Miner critical, tributes to worker killed in collapse

Rachael Ward |

Investigations are continuing into a fatal underground collapse at a Victorian mine.
Investigations are continuing into a fatal underground collapse at a Victorian mine.

A miner rescued after surviving a rockfall in an underground collapse that killed his colleague is continuing to fight for life.

The 21-year-old Ballarat man was rushed to the Alfred Hospital in a critical condition hours after becoming pinned underneath fallen rocks at the Ballarat Gold Mine at Mount Clear on Wednesday.

The hospital said on Friday afternoon his condition remained critical.

Bruthen man Kurt Hourigan, 37, died in the incident.

Heartbroken friends and family took to social media to pay tribute to him and express grief.

“I still can’t believe you are gone,” Reece Hourigan posted to Facebook.

“Our brother, our best mate, our son Kurt Hourigan… we are so broken without you,” Stephanie Coleiro said.

His local football and netball club extended deep sympathy to the family of their past player.

Ballarat Gold Mine
The collapse happened 500m underground at the Ballarat Gold Mine. (Con Chronis/AAP PHOTOS)

“A dedicated father and friend of many, Kurt always pushed himself to give 110 per cent and will be missed by all,” the Bruthen Football Netball Club said.

The collapse happened 500m underground and 3km from the mine’s entrance, forcing 29 other miners to take refuge in a safety pod before being brought to the surface.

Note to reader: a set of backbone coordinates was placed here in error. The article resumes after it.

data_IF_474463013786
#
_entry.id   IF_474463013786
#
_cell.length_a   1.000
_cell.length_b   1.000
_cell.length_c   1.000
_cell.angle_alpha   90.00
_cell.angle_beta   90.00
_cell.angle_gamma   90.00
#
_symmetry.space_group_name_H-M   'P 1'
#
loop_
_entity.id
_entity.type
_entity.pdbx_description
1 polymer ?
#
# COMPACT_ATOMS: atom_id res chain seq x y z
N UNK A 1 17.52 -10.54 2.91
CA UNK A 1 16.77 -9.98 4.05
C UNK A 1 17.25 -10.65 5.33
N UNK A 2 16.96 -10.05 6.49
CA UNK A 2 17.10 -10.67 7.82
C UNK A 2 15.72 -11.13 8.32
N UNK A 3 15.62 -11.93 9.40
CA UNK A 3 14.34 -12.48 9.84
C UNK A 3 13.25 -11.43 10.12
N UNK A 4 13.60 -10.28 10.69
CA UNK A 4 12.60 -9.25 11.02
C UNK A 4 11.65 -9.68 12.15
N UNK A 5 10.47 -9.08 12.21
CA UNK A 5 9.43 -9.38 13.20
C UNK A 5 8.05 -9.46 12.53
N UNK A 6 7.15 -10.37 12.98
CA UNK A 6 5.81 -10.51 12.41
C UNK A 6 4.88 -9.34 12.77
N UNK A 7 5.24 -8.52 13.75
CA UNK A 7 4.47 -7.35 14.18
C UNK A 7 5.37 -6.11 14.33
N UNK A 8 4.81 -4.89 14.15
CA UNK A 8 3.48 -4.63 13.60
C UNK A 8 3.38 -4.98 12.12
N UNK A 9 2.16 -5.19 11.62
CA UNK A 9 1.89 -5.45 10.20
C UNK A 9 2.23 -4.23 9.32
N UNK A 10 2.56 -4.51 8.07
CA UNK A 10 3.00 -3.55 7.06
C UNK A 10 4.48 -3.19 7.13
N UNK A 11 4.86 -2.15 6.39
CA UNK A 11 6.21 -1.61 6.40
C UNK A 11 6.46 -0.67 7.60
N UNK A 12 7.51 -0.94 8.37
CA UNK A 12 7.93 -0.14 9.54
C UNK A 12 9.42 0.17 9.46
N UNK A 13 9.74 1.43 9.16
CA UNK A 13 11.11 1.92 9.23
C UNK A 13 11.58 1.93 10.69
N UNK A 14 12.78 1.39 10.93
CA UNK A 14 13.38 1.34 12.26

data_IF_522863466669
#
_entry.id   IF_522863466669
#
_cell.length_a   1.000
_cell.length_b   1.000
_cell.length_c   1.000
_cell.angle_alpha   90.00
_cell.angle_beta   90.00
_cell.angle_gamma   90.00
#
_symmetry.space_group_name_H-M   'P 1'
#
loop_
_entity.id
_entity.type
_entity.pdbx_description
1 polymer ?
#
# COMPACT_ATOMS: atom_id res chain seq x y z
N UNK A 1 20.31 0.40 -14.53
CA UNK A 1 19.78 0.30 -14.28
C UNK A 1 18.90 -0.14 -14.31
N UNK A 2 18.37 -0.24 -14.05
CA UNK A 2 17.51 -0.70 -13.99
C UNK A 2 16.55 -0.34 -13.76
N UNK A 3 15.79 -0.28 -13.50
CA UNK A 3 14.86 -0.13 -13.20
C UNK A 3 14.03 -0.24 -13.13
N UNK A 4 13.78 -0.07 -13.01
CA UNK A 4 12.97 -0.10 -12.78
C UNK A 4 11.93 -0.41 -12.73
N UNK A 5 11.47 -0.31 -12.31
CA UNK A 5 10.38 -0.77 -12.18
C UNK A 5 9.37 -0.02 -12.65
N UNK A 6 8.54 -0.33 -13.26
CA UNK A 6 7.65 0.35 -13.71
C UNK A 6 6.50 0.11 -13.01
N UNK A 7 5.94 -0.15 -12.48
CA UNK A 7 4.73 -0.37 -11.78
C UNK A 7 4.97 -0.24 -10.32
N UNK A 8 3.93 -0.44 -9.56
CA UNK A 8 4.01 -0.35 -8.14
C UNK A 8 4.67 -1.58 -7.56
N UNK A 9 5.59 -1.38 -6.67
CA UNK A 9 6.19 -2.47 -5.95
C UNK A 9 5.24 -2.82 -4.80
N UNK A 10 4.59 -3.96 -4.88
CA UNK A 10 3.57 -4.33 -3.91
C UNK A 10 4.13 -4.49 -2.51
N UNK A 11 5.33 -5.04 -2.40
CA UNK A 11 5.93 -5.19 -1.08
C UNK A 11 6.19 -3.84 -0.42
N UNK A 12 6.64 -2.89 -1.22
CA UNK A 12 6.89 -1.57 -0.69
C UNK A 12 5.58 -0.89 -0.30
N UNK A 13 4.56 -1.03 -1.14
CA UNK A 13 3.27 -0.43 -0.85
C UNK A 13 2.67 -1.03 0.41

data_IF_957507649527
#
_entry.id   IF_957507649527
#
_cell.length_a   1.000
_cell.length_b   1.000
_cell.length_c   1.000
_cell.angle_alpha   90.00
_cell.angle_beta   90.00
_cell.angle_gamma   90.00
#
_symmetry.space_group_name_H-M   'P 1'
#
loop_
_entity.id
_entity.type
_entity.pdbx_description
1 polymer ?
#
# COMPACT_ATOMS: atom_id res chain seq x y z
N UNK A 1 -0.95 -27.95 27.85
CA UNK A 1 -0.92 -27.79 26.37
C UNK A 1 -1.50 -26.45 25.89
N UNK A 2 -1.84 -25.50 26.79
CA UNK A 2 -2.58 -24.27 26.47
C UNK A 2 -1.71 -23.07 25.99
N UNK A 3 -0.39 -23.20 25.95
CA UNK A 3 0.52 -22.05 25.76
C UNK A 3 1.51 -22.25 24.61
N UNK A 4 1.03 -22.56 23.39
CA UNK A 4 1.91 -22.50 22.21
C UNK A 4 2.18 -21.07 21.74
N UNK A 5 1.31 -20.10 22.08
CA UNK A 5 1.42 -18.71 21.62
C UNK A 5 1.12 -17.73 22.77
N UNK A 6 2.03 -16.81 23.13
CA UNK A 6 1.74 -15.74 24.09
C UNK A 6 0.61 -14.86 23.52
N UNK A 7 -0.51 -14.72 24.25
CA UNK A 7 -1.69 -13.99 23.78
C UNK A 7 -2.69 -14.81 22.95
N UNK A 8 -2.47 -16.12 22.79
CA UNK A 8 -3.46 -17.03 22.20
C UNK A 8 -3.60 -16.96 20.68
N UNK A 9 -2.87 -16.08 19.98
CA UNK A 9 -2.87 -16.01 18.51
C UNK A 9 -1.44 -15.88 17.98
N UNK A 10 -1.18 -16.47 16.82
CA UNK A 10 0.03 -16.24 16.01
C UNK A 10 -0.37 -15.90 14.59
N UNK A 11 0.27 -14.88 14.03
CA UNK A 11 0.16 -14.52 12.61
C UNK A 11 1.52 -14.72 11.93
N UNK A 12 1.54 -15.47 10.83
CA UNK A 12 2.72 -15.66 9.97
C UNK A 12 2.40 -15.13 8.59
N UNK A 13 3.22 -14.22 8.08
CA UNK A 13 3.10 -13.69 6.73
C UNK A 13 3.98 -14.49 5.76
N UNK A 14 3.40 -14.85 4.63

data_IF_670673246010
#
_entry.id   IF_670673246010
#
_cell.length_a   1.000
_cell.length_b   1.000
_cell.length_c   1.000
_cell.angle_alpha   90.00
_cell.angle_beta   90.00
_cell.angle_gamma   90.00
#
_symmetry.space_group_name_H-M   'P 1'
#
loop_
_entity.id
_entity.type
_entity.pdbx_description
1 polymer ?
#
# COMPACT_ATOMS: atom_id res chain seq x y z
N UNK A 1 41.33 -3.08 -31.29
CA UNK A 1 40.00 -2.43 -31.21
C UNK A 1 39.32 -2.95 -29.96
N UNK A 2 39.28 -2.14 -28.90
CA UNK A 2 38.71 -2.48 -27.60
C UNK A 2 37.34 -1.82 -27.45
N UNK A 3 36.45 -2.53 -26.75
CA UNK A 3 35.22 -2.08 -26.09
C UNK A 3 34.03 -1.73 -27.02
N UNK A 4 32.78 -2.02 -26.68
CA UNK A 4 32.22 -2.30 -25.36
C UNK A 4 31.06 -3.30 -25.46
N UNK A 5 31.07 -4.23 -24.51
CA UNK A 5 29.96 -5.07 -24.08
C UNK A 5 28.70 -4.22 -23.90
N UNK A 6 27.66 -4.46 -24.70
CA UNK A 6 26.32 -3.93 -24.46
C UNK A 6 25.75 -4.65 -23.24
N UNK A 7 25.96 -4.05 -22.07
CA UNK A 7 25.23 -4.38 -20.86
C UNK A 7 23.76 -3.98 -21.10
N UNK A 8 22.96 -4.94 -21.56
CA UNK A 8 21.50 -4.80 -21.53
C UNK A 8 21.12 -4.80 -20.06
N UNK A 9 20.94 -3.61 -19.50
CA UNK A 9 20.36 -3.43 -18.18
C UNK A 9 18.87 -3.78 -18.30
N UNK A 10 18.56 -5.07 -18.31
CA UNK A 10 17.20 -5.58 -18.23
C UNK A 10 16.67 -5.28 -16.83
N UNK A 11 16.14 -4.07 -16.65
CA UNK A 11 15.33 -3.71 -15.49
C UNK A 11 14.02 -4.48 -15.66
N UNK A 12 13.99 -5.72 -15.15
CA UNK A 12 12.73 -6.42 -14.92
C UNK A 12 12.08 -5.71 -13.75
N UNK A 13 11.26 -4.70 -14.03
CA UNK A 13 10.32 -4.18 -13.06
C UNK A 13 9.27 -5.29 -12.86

Victoria Police is preparing a report for the coroner while the workplace health and safety regulator is investigating the collapse.

It was described as a complex and tragic incident by WorkSafe’s executive director of health and safety Dr Narelle Beer.

She said access to the mine would be prohibited as the organisation examines what happened in the lead up to the collapse, safety systems and any possible regulation breaches.

“We’ll certainly try to understand if there’s anything that could have been prevented or avoided or if there’s any recklessness or negligence,” Dr Beer told reporters on Thursday.

Australian Workers Union Victoria state secretary Ronnie Hayden said the workers were performing a manual form of mining called air legging, which he claimed was not safe.

He called on WorkSafe to use Victoria’s workplace manslaughter laws and bring charges against any individuals responsible.

169 Victorians have died at work since the laws took effect in 2020, Mr Hayden said.

“We’ve had one prosecution and no jail time,” he said. 

“This is not acceptable. 

“There’s no point creating laws to protect workers if we don’t use those laws.”

Mr Hayden earlier claimed the mine’s senior safety manager had been made redundant, but mine owner Victory Minerals said the redundancy involved a corporate staffer.

“No safety professionals working underground in the mine were made redundant in the recent restructure,” a spokesperson said.

“In fact, we increased safety professional resources within the underground.”

The company took over the Ballarat gold mine in December 2023.

WorkSafe said there have been 10 confirmed workplace fatalities in 2024.